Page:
Emma Watson Pussy
War And Peace
peasant got this done, and
he could not say enough in praise of it as food for the beasts.
"What have the wenches to do? They carry it out in bundles to
the roadside, and the cart brings it away."
"Well, we landowners cant manage well with our laborers," said
Levin, handing him a glass of tea.
"Thank you," said the old man, and he took the glass, but refused
sugar, pointing to a lump he had left. "Theyre simple
destruction," said he. "Look at Sviazhskys, for instance. We
know what the lands like--first-rate, yet theres not much of a
crop to boast of. Its not looked after enough--thats all it
"But you work your land with hired laborers?"
"Were all peasants together. We go into everything ourselves.
If a mans no use, he can go, and we can manage by ourselves."
"Father, Finogen wants some tar," said the young woman in the
clogs, coming in.
"Yes, yes, thats how it is, sir!" said the old man, getting up,
and crossing himself deliberately, he thanked Levin and went out.
When Levin went into the kitchen to call his coachman he saw the
whole family at dinner. The women were standing up waiting on
them. The young, sturdy-looking son was telling something funny
with his mouth full of pudding, and they were all laughing, the
woman in the clogs, who was pouring cabbage soup into a bowl,
laughing most merrily of all.
Very probably the good-looking face of the young woman in the
clogs had a good deal to do with the impression of well-being this
peasant household made upon Levin, but the impression was so
strong that Levin could never get rid of it. And all the way
from the old peasants to Sviazhskys he kept recalling this
peasant farm as though there were something in this impression
that demanded his special attention.
Sviazhsky was the marshal of his district. He was five years
older than Levin, and had long been married. His sister-in-law,
a young girl Levin liked very much, lived in his house; and Levin
knew that Sviazhsky and his wife would have greatly liked to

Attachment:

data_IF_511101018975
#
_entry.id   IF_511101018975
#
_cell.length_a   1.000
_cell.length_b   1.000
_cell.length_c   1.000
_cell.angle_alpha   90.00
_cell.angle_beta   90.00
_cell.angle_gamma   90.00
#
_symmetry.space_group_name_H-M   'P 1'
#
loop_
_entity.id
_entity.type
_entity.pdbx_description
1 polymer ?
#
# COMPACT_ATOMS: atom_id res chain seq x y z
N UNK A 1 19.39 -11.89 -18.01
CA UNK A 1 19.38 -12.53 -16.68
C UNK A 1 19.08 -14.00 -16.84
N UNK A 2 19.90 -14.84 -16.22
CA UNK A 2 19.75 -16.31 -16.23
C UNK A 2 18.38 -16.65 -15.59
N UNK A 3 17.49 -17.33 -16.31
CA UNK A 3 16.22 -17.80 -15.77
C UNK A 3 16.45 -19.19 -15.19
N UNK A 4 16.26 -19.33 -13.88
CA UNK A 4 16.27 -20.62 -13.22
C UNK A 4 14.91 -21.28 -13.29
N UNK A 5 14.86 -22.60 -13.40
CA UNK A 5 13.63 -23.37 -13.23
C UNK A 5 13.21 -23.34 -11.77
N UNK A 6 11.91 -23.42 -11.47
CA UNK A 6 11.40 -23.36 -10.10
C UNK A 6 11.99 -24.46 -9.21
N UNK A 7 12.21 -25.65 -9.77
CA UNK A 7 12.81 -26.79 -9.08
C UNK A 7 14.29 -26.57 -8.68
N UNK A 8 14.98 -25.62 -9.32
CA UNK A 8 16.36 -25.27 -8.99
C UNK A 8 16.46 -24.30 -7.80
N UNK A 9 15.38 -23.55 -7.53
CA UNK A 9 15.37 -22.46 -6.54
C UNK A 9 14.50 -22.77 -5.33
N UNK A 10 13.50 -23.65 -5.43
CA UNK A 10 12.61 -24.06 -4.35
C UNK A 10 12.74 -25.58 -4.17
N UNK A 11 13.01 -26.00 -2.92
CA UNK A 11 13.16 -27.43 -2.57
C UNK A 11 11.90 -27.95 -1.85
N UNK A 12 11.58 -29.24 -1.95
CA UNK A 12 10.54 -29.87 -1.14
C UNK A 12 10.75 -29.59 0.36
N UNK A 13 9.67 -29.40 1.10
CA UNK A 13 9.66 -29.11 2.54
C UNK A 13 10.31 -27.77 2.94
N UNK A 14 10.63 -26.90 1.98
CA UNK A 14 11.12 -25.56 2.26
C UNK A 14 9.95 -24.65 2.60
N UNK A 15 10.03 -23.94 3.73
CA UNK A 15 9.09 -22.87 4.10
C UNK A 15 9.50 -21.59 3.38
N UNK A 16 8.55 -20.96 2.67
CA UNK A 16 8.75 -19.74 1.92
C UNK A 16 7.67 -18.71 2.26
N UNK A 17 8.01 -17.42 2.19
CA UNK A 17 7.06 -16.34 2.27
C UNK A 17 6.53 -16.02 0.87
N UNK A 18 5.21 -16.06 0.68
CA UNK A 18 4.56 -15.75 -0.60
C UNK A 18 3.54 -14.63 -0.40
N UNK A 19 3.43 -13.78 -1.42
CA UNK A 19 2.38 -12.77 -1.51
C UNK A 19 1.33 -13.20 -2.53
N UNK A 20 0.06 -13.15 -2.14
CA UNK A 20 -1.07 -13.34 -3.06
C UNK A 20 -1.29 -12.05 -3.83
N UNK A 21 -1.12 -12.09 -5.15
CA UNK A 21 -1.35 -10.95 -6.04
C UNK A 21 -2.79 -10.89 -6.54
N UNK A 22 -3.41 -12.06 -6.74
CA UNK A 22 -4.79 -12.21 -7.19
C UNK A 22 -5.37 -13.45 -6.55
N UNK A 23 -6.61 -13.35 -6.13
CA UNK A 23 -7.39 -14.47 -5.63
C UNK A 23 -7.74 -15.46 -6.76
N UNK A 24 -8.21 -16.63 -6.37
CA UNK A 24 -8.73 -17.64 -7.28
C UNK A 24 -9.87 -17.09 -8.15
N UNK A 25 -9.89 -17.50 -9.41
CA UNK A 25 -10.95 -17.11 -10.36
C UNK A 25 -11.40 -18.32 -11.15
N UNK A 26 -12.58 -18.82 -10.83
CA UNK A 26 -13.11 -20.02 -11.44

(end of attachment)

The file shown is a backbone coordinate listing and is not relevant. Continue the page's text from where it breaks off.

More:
marry the girl to him. He knew this with certainty, as so-called
eligible young men always know it, though he could never have
brought himself to speak of it to anyone; and he knew too that,
although he wanted to get married, and although by every token
this very attractive girl would make an excellent wife, he could
no more have married her, even if he had not been in love with
Kitty Shtcherbatskaya, than he could have flown up to the sky.
And this knowledge poisoned the pleasure he had hoped to find in
the visit to Sviazhsky.
On getting Sviazhskys letter with the invitation for shooting,
Levin had immediately thought of this; but in spite of it he had
made up his mind that Sviazhskys having such views for him was
simply his own groundless supposition, and so he would go, all
the same. Besides, at the bottom of his heart he had a desire to
try himself, put himself to the test in regard to this girl. The
Sviazhskys home-life was exceedingly pleasant, and Sviazhsky
himself, the best type of man taking part in local affairs that
Levin knew, was very interesting to him.
Sviazhsky was one of those people, always a source of wonder to
Levin, whose convictions, very logical though never original, go
one way by themselves, while their life, exceedingly definite and
firm in its direction, goes its way quite apart and almost always
in direct contradiction to their convictions. Sviazhsky was an
extremely advanced man. He despised the nobility, and believed
the mass of the nobility to be secretly in favor of serfdom, and
only concealing their views from cowardice. He regarded Russia
as a ruined country, rather after the style of Turkey, and the
government of Russia as so bad that he never permitted himself to
criticize its doings seriously, and yet he was a functionary of
that government and a model marshal of nobility, and when he
drove about he always wore the cockade of office and the cap with
the red band. He considered human life only tolerable abroad,
and went abroad to stay at every opportunity, and at the same
time he carried on a complex and improved system of agriculture
in Russia, and with extreme interest followed everything and knew
everything that was being done in Russia. He considered the
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